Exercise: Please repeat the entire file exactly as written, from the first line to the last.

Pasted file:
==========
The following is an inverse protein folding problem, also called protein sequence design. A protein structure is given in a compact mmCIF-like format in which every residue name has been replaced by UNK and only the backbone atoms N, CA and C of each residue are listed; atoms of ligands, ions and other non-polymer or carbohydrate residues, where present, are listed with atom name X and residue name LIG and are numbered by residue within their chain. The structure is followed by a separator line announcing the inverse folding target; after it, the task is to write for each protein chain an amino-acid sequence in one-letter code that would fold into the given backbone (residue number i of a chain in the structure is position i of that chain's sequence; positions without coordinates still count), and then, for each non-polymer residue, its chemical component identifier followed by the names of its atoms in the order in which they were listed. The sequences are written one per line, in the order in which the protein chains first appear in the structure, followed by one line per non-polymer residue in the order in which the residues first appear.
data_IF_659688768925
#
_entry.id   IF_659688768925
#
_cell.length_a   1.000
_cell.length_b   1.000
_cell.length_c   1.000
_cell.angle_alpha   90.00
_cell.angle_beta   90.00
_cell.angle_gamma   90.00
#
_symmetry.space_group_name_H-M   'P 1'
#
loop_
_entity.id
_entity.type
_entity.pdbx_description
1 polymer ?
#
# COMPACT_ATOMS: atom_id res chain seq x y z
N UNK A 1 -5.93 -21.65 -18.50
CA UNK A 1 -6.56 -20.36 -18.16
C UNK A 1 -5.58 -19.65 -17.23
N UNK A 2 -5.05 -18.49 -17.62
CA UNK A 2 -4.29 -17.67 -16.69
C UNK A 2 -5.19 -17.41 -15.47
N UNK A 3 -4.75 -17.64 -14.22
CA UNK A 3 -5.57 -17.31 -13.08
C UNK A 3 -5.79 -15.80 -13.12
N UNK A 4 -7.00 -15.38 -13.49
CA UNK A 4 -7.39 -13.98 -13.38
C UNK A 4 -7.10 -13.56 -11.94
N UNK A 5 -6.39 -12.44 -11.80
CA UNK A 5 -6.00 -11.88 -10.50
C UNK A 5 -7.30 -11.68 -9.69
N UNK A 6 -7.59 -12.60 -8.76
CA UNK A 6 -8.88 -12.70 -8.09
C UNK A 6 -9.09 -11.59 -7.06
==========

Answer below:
The following is an inverse protein folding problem, also called protein sequence design. A protein structure is given in a compact mmCIF-like format in which every residue name has been replaced by UNK and only the backbone atoms N, CA and C of each residue are listed; atoms of ligands, ions and other non-polymer or carbohydrate residues, where present, are listed with atom name X and residue name LIG and are numbered by residue within their chain. The structure is followed by a separator line announcing the inverse folding target; after it, the task is to write for each protein chain an amino-acid sequence in one-letter code that would fold into the given backbone (residue number i of a chain in the structure is position i of that chain's sequence; positions without coordinates still count), and then, for each non-polymer residue, its chemical component identifier followed by the names of its atoms in the order in which they were listed. The sequences are written one per line, in the order in which the protein chains first appear in the structure, followed by one line per non-polymer residue in the order in which the residues first appear.
data_IF_659688768925
#
_entry.id   IF_659688768925
#
_cell.length_a   1.000
_cell.length_b   1.000
_cell.length_c   1.000
_cell.angle_alpha   90.00
_cell.angle_beta   90.00
_cell.angle_gamma   90.00
#
_symmetry.space_group_name_H-M   'P 1'
#
loop_
_entity.id
_entity.type
_entity.pdbx_description
1 polymer ?
#
# COMPACT_ATOMS: atom_id res chain seq x y z
N UNK A 1 -5.93 -21.65 -18.50
CA UNK A 1 -6.56 -20.36 -18.16
C UNK A 1 -5.58 -19.65 -17.23
N UNK A 2 -5.05 -18.49 -17.62
CA UNK A 2 -4.29 -17.67 -16.69
C UNK A 2 -5.19 -17.41 -15.47
N UNK A 3 -4.75 -17.64 -14.22
CA UNK A 3 -5.57 -17.31 -13.08
C UNK A 3 -5.79 -15.80 -13.12
N UNK A 4 -7.00 -15.38 -13.49
CA UNK A 4 -7.39 -13.98 -13.38
C UNK A 4 -7.10 -13.56 -11.94
N UNK A 5 -6.39 -12.44 -11.80
CA UNK A 5 -6.00 -11.88 -10.50
C UNK A 5 -7.30 -11.68 -9.69
N UNK A 6 -7.59 -12.60 -8.76
CA UNK A 6 -8.88 -12.70 -8.09
C UNK A 6 -9.09 -11.59 -7.06